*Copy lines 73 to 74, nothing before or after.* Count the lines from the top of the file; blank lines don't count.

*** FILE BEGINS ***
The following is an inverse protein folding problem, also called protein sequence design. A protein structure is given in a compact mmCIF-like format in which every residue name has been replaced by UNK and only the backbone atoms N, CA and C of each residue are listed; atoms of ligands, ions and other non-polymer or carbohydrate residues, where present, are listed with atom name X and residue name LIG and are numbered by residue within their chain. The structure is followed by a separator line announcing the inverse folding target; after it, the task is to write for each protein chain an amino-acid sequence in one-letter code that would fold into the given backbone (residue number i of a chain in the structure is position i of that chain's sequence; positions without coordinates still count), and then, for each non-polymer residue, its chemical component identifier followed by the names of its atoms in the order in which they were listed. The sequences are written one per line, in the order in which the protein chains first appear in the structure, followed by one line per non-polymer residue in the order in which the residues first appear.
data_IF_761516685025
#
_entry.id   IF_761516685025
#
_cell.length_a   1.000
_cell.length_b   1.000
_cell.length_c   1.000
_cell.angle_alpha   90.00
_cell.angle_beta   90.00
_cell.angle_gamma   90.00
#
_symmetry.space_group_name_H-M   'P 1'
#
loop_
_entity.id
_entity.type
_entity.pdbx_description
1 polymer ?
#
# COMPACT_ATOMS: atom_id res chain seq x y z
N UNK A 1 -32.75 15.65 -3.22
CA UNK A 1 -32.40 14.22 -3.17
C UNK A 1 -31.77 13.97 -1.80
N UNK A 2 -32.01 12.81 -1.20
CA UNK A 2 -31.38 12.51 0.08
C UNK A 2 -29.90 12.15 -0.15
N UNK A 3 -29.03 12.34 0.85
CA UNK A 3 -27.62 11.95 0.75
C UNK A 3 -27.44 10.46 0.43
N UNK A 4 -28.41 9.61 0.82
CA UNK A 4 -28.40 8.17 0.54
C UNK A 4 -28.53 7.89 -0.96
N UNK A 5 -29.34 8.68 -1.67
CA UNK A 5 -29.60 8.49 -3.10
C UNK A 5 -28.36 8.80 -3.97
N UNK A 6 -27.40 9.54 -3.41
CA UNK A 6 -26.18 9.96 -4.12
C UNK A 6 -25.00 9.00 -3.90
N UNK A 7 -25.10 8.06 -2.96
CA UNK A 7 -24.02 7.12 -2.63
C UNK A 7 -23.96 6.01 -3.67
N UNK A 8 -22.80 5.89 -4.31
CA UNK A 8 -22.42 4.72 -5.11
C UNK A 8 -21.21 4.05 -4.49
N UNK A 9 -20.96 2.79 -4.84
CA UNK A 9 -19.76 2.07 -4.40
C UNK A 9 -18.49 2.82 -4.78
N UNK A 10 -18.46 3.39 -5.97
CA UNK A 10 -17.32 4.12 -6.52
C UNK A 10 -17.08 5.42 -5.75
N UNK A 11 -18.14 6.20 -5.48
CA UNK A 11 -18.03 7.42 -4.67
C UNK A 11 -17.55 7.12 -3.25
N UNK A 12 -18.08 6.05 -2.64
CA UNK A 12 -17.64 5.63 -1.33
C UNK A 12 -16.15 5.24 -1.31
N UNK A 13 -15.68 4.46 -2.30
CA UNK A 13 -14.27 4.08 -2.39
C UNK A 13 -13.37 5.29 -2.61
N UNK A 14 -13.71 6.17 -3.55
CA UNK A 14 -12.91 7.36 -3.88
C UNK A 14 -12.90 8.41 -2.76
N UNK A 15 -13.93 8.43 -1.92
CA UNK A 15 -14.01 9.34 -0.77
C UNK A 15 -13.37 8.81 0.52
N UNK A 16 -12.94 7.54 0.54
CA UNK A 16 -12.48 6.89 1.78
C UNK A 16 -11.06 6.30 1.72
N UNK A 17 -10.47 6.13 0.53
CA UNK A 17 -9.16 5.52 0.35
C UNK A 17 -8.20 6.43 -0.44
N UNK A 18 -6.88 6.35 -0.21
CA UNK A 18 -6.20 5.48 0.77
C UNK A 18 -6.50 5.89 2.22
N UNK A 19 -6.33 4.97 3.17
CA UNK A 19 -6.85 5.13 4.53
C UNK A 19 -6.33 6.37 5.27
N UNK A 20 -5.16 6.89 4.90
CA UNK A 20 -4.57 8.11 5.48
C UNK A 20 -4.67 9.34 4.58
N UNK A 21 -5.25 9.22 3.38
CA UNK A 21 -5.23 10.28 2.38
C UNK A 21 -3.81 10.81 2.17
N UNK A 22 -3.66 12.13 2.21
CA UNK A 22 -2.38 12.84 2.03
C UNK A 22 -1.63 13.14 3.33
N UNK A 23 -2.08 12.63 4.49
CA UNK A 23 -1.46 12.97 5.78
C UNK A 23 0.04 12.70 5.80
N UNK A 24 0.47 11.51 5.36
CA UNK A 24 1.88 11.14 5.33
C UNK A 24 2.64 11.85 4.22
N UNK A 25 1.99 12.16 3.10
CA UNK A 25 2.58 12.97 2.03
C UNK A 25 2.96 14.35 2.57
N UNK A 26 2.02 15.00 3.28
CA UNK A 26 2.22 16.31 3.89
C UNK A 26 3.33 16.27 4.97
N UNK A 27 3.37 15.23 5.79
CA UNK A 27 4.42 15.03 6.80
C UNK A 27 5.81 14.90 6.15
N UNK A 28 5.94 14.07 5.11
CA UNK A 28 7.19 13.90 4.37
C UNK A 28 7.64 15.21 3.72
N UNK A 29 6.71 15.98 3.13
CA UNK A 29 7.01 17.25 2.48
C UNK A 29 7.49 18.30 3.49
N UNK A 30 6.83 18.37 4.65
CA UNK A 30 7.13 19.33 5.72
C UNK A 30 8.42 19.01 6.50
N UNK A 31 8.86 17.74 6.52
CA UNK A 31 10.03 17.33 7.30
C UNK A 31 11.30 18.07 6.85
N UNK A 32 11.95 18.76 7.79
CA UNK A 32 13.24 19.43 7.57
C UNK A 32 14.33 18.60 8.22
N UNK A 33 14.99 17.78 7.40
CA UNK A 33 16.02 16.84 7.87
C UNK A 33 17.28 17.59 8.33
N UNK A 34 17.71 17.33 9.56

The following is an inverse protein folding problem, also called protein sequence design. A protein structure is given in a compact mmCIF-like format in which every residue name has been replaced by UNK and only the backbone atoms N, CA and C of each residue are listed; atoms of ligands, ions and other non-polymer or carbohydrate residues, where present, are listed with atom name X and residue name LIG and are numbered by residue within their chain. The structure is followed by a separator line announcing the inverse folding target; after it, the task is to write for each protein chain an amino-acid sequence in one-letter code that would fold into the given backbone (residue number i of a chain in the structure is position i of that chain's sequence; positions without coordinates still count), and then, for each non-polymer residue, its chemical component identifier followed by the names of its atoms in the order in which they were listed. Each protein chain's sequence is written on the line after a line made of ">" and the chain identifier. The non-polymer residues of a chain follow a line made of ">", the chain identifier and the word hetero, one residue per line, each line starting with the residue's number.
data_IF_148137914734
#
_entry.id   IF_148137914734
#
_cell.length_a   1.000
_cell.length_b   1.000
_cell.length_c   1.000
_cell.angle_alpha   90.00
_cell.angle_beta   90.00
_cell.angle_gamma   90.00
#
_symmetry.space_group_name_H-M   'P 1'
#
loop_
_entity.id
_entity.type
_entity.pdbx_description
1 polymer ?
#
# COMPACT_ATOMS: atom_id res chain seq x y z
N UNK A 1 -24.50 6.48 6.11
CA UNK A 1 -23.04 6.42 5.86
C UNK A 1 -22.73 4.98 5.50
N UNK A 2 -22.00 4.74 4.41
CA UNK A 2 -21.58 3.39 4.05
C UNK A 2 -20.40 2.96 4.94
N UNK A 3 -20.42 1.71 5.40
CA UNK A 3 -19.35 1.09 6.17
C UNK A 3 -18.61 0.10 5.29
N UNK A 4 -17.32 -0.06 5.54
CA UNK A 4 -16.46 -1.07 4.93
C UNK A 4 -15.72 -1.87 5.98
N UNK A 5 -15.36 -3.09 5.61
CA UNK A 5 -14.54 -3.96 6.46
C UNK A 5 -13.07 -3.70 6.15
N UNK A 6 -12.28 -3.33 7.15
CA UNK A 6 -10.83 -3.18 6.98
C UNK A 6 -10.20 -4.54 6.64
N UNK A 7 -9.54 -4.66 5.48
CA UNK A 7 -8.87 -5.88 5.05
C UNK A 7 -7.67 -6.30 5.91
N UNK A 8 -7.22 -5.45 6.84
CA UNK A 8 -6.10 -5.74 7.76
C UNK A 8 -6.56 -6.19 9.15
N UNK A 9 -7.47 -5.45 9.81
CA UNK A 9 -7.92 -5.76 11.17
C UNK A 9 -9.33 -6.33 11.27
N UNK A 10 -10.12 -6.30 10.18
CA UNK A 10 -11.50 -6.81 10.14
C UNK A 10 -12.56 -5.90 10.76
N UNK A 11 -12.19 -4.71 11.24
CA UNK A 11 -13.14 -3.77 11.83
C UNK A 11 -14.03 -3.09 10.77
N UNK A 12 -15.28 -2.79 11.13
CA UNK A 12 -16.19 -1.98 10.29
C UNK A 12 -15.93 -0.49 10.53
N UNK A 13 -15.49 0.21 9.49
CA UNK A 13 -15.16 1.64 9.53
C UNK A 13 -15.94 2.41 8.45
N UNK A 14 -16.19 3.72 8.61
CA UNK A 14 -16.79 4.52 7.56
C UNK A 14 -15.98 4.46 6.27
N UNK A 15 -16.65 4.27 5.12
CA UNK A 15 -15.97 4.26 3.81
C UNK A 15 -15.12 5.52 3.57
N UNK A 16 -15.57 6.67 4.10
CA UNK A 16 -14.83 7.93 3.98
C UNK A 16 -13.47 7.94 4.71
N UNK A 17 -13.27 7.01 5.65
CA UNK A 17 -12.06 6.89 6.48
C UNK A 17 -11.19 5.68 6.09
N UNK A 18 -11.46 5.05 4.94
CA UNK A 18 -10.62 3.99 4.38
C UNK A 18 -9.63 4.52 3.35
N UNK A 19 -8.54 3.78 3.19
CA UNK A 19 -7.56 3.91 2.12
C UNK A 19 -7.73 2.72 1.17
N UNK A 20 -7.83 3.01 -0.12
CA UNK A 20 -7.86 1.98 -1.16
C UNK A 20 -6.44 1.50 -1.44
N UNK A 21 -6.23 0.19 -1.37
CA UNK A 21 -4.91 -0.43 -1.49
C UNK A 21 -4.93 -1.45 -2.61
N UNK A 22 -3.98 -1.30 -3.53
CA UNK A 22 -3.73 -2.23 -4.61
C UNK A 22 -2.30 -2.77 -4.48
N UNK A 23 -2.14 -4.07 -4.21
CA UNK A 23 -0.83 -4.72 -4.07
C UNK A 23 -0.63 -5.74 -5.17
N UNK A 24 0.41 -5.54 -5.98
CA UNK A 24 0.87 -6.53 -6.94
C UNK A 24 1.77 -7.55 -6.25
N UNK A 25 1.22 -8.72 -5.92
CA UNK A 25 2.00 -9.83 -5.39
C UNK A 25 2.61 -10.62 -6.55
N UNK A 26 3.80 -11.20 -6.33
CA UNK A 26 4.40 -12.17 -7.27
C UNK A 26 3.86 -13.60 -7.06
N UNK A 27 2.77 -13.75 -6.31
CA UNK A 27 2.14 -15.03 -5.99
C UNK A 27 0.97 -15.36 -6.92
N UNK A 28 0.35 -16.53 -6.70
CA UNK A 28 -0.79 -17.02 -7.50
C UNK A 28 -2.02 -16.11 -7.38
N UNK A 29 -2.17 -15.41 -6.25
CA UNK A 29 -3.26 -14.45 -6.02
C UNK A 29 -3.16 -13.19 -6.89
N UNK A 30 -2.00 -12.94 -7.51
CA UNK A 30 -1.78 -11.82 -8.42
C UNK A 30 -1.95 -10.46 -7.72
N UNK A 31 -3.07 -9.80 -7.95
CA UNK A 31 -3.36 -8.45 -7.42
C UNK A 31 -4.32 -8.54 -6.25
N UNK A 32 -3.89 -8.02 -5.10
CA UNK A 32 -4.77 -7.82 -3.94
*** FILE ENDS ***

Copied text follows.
N UNK A 18 -6.88 6.35 -0.21
CA UNK A 18 -6.20 5.48 0.77